Messenger RNA (mRNA) is a single stranded molecule that is used as the template for protein translation. It is possible for RNA to form duplexes, similar to DNA, with a second sequence of RNA complementary to the first strand. This second sequence is called antisense RNA (Figure 1). The formation of double stranded RNA can inhibit gene expression in many different organisms including plants, flies, worms and fungi.
The first discovery of this inhibition in plants was more than a decade ago and occurred in petunias. Researchers were trying to deepen the purple colour of the flowers by injecting the gene responsible into the petunias but were surprised at the result. Instead of a darker flower, the petunias were either variegated (Figure 2) or completely white!
This phenomenon was termed co-suppression, since both the expression of the existing gene (the initial purple colour), and the introduced gene (to deepen the purple) were suppressed. Co-suppression has since been found in many other plant species and also in fungi. It is now known that double stranded RNA is responsible for this effect.
aRNA and RNAi
When antisense RNA (aRNA) is introduced into a cell, it binds to the already present sense RNA to inhibit gene expression. So what would happen if sense RNA is prepared and introduced into the cell? Since two strands of sense RNA do not bind to each other, it is logical to think that nothing would happen with additional sense RNA, but in fact, the opposite happens! The new sense RNA suppresses gene expression, similar to aRNA. While this may seem like a contradiction, it can be easily resolved by further examination. The cause is rooted in the prepared sense RNA. It turns out that preparations of sense RNA actually contain contaminating strands of antisense RNA. The sense and antisense strands bind to each other, forming a helix. This double helix is the actual suppressor of its corresponding gene. The suppression of a gene by its corresponding double stranded RNA is called RNA interference (RNAi), or post-transcriptional gene silencing (PTGS). The gene suppression by aRNA is likely also due to the formation of an RNA double helix, in this case formed by the sense RNA of the cell and the introduced antisense RNA.
How Does it Work?
But how does the double stranded RNA cause gene suppression? Since the only RNA found in a cell should be single stranded, the presence of double stranded RNA signals is an abnormality. The cell has a specific enzyme (in Drosophila it is called Dicer) that recognizes the double stranded RNA and chops it up into small fragments between 21-25 base pairs in length. These short RNA fragments (called small interfering RNA, or siRNA) bind to the RNA-induced silencing complex (RISC). The RISC is activated when the siRNA unwinds and the activated complex binds to the corresponding mRNA using the antisense RNA. The RISC contains an enzyme to cleave the bound mRNA (called Slicer in Drosophila) and therefore cause gene suppression. Once the mRNA has been cleaved, it can no longer be translated into functional protein (Figure 3 and see a Flash animation of PTGS here).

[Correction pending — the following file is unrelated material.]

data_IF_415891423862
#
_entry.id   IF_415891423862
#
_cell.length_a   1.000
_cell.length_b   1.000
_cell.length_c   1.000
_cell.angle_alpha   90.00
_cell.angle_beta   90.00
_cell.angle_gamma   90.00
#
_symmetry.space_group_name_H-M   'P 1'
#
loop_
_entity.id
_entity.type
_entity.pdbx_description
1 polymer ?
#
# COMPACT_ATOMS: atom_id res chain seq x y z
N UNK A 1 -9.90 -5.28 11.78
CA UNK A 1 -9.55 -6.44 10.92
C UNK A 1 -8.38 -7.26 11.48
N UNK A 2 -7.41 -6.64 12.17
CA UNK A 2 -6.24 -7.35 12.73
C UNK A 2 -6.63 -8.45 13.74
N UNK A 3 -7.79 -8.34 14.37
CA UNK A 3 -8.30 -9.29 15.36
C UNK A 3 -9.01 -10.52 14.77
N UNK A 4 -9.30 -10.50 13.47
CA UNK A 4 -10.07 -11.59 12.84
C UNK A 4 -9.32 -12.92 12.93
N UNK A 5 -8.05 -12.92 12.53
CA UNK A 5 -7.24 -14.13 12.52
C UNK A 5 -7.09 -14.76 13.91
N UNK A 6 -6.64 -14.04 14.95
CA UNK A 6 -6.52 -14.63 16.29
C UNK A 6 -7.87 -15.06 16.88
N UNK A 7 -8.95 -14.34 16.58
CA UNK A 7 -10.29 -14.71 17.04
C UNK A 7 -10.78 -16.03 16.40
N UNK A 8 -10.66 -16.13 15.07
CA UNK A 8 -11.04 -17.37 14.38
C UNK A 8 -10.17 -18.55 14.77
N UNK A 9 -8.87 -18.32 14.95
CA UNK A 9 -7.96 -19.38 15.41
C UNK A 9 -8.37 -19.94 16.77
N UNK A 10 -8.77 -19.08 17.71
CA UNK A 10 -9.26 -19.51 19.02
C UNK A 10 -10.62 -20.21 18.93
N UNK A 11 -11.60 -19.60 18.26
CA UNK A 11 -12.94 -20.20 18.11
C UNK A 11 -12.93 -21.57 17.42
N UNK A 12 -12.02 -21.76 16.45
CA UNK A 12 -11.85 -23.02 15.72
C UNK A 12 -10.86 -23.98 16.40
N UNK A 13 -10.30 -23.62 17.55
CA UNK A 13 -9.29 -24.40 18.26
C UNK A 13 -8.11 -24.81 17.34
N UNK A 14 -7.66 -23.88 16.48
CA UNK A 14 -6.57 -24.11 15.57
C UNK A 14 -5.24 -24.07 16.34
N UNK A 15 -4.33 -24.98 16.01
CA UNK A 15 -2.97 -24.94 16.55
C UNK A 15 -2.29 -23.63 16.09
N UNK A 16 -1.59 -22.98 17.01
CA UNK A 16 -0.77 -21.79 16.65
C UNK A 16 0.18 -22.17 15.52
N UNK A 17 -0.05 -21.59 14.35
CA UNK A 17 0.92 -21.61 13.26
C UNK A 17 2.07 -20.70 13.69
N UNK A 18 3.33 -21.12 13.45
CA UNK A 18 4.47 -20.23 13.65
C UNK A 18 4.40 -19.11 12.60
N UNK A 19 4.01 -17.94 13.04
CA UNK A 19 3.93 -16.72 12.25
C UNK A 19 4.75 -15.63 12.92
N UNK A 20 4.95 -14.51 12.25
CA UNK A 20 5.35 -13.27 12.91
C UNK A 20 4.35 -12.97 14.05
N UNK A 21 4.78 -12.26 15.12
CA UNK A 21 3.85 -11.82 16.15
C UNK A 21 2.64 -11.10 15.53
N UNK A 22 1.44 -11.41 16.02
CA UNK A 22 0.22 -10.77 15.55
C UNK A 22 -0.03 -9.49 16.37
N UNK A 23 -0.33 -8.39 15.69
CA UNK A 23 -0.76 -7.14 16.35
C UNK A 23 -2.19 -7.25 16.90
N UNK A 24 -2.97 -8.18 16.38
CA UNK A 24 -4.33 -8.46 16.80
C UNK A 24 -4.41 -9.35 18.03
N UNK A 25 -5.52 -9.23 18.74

The suppression of protein synthesis by introducing antisense RNA into a cell is very useful. A gene encoding the antisense RNA can be introduced fairly easily into organisms by using a plasmid vector or using a gene gun that shoots microscopic tungsten pellets coated with the gene into the plant cells. Once the antisense RNA is introduced, it will specifically inhibit the synthesis of the target protein by binding to mRNA. This is a quick way to create a knockout organism to study gene function. Using antisense RNA as a tool in this way is an exciting prospect for many molecular biologists.
Antisense RNA is also being investigated for use in cancer therapy. Injecting aRNA that is complementary to the proto-oncogene BCL-2 may be useful for treating some B-cell lymphomas and leukemias. Antisense oligodeoxynucleotides (ODNs) are also being studied for human therapy. ODNs are similar to antisense RNA, but they are made synthetically and are deoxynucleotides (like those in DNA) rather than nucleotides. ODNs are being tested for their effectiveness against HIV-1, cytomegalovirus (a member of the herpesvirus group), asthma and certain cancers.
Antisense RNA methods have also been used for commercial food production. You may have heard of the Flavr Savr tomato. This tomato was developed by Calgene Inc. of Davis, California in 1991 and was approved by the U.S. FDA in 1994. The tomato was the first whole food created by biotechnology that was evaluated by the FDA. One of the problems associated with tomato farming is that the fruit must be picked while still green in order to be shipped to market without being crushed. The enzyme that causes softening in tomatoes is polygalacturonase (PG). This enzyme breaks down pectin as the tomato ripens, leading to a softer fruit. Calgene suppressed the expression of the gene encoding PG by introducing a gene encoding the antisense strand of the mRNA. When the introduced gene was expressed, the antisense strand bound to the PG mRNA, suppressing the translation of the enzyme. The Flavr Savr tomatoes therefore had low PG levels and remained firmer when ripe. This meant the Flavr Savr tomatoes can ripen on the vine and then be shipped to market. Although the Flavr Savr tomatoes were approved for sale in the U.S., production problems and consumer wariness stopped the production of this fruit in 1997.
RNA interference is a field that was stumbled upon by accident while trying to improve the colour of petunias, however its implications may be far reaching in the near future.
1. Kimball’s Biology Pages — Antisense RNA
2. Ambion — The RNA interference resource.
(Art by Fan Sozzi)